Sesh Adivi: I told Maj Sandeep Unnikrishnan’s parents that they have me for life
Telugu film star Sesh Adivi is busy shooting 26/11 hero Major Sandeep Unnikrishnan’s biopic, Major, in which he plays the titular role. The actor has also penned the script for what he calls his dream project. “I don’t fully know,” he says after a pause when we ask him why he decided to write this film. “When I saw his (Unnikrishnan’s) picture on television while I was in the US, there was something about his expression that gripped me. He looked like my older brother....I was like, ‘He looks like Pawan anna’. I’m sure there are people who don’t know him or his name, but they all remember that passport size picture,” he says. About how the film, which will be in Telugu and Hindi, came about, he shares, “I was his fan and was collecting all the clips about him. I felt that people know him as somebody who died in the line of duty. They should also know how he lived.’’
Unnikrishnan, who grew up in Bengaluru, was posthumously awarded the Ashoka Chakra for his bravery during Operation Black Tornado in 2008. The 31-year-old’s last words at the Taj Mahal Hotel in Mumbai to his men, ‘Don’t come up, I’ll handle them,’ are etched in our minds.
“I can’t reveal how much of the operation we are showing in the movie, but the story is not about that, it’s more about his life; his teenage years, service in Kargil, his first love. This is essentially a Kashmir to Kanyakumari movie. He was born in Kerala, brought up in Bengaluru, served in Kashmir, trained in Haryana, that’s why this is a pan-India film!” says Adivi, who not only visited Unnikrishnan’s workplaces but also met his colleagues from National Security Guard (NSG) and his unit, 7 Bihar.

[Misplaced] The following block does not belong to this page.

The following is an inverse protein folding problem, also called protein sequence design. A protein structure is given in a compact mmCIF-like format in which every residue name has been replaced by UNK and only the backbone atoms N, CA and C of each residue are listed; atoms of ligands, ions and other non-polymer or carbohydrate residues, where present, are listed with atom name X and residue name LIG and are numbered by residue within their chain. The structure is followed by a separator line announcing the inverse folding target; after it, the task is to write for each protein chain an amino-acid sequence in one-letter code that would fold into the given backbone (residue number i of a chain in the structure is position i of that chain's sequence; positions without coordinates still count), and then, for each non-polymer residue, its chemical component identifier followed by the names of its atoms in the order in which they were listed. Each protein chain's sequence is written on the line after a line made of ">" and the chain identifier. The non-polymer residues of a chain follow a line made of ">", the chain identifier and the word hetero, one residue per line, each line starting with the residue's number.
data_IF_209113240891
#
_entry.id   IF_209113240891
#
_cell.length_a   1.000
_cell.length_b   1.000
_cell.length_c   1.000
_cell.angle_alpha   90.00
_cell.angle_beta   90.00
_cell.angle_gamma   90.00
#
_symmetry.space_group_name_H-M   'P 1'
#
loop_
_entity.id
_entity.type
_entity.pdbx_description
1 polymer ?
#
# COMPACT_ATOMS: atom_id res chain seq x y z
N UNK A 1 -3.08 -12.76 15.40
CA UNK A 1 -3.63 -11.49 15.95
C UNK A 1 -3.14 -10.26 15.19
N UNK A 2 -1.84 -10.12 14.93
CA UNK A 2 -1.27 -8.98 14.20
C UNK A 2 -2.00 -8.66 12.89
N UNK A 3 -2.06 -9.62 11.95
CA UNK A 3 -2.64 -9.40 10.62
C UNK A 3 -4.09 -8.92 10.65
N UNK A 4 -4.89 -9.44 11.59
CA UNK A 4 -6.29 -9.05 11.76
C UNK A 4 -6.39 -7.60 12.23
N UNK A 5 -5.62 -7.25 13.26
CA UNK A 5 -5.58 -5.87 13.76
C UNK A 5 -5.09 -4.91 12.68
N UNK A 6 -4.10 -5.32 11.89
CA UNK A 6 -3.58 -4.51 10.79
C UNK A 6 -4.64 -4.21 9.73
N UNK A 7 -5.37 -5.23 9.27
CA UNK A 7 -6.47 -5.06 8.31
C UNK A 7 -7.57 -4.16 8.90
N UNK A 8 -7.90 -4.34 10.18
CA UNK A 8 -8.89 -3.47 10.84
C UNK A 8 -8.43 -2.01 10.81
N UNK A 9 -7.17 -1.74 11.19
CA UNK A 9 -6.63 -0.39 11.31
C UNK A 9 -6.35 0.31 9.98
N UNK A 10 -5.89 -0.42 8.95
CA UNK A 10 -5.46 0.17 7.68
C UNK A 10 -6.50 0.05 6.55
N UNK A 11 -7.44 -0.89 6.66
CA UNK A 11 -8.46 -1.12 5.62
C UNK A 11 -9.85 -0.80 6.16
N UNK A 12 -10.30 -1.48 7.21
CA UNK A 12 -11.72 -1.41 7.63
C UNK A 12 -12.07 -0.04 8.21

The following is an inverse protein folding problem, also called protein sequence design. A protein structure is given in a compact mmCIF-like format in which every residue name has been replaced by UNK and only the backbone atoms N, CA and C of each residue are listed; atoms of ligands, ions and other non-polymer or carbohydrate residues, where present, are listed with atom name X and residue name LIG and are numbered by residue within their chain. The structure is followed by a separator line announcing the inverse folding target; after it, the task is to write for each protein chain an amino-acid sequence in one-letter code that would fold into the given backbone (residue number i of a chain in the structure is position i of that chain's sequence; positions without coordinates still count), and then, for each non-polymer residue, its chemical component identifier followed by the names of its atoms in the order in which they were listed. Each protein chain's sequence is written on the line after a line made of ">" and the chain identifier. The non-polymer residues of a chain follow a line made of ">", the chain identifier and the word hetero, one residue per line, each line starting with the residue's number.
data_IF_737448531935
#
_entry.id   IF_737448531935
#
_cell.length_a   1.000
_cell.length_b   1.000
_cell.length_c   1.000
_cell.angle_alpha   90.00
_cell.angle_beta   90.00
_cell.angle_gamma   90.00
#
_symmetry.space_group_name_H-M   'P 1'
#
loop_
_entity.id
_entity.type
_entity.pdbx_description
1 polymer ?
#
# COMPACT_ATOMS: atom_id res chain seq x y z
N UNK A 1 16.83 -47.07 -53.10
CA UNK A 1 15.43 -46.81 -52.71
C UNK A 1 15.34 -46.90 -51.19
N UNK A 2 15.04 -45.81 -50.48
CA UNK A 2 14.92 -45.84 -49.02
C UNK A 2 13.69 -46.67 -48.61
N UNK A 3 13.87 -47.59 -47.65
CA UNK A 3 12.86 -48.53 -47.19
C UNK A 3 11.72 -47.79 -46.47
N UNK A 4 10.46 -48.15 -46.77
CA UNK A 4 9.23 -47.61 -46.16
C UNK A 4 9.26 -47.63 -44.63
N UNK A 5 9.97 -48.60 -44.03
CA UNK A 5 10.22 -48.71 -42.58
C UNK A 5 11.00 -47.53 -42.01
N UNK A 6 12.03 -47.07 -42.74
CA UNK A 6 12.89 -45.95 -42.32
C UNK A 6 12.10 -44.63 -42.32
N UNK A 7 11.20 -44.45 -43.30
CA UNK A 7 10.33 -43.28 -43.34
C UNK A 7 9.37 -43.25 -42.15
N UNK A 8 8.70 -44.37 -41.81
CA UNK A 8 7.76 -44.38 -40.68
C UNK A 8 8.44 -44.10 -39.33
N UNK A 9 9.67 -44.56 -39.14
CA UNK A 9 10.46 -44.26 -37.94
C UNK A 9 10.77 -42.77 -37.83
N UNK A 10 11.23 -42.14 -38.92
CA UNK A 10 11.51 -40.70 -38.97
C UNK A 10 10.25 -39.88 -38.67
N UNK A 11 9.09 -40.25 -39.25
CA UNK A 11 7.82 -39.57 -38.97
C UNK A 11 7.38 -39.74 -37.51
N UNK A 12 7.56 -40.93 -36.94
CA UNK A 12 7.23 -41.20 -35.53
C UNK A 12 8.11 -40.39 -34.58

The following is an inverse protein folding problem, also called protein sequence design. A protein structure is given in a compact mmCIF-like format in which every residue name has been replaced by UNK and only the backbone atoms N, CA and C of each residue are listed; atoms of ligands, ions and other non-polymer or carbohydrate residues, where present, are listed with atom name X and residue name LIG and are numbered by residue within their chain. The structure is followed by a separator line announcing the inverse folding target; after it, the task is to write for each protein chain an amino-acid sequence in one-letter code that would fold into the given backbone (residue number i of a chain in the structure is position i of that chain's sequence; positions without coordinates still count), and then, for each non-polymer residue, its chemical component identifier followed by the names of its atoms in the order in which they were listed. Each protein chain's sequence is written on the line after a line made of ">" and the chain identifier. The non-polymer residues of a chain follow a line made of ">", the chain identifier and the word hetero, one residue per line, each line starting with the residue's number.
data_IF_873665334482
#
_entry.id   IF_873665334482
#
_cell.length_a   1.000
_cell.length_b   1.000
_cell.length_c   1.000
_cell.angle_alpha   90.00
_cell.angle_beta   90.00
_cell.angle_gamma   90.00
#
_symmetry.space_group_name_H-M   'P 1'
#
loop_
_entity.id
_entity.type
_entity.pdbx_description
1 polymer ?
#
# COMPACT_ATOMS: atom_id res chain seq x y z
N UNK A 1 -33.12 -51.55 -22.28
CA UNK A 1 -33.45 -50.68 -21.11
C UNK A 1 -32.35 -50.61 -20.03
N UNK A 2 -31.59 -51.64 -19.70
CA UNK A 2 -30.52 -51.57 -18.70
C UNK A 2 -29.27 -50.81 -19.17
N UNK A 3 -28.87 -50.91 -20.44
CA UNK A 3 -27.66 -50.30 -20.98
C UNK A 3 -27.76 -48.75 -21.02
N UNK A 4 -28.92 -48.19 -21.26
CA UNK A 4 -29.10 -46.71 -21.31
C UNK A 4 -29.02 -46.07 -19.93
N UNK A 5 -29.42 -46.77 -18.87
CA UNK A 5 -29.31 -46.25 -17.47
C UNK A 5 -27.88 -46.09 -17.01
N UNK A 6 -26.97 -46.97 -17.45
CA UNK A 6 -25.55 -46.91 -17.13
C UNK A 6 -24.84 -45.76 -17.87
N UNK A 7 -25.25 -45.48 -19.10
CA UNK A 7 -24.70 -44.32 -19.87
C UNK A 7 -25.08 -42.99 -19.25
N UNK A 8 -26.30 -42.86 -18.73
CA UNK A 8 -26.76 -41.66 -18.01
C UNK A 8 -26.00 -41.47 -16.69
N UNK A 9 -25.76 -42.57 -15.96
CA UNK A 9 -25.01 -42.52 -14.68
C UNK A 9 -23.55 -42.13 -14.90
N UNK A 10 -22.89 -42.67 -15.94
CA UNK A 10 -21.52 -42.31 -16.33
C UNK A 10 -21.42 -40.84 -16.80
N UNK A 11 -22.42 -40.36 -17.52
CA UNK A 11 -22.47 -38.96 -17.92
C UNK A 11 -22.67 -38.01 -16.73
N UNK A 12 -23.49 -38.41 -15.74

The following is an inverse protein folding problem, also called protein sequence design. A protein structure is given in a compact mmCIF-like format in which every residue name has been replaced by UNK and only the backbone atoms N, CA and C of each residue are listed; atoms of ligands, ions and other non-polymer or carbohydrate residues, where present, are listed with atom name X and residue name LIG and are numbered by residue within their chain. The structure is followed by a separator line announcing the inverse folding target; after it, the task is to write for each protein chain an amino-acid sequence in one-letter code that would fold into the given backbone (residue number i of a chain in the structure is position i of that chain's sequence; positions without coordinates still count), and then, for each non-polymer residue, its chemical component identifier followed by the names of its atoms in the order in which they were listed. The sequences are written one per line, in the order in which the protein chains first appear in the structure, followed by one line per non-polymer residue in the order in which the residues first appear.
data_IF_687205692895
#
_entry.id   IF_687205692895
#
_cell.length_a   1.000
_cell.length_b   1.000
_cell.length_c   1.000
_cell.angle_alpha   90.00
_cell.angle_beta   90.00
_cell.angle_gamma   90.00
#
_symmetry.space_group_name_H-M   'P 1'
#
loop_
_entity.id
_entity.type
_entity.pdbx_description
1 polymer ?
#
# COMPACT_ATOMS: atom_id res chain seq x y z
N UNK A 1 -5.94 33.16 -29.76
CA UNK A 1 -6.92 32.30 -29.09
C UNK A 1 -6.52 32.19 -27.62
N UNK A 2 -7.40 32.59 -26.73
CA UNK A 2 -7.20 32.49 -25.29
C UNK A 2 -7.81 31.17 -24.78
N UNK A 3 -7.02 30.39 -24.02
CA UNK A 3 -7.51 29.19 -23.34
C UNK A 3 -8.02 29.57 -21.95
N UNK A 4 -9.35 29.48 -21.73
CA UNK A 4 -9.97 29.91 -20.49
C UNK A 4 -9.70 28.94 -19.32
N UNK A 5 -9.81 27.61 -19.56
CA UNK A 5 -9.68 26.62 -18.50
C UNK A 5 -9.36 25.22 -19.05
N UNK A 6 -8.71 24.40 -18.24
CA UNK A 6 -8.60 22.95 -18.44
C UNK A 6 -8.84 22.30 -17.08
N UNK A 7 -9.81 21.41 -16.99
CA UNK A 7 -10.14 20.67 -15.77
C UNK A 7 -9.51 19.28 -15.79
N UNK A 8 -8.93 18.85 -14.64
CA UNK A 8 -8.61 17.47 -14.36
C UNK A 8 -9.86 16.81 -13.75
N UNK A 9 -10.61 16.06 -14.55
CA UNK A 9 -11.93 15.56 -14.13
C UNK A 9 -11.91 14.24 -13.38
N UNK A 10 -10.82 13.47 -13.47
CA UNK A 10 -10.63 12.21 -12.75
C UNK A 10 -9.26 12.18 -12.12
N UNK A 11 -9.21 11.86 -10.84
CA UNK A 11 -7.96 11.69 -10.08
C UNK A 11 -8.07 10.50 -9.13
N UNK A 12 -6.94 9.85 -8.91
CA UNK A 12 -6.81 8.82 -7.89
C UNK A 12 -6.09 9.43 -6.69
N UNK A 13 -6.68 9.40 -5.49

The actor met Unnikrishnan’s parents even before the project was green lit. “It’s been incredible knowing them. When I met them the first time, I told them that whether this film is made or not, they have me for life. They’ve become second parents to me. If I’m at a stage where I find something emotionally challenging, I call and seek their advice,” he says.
So, what was it like donning the olive greens for the movie ? “We were shooting before the lockdown, and the eight months after that gave me a lot of time to introspect and enabled me to connect with the character even more, because I kept thinking about him. So, when I wore the uniform when we resumed shooting, it sent a chill down my spine, it felt real for a moment,” says the actor.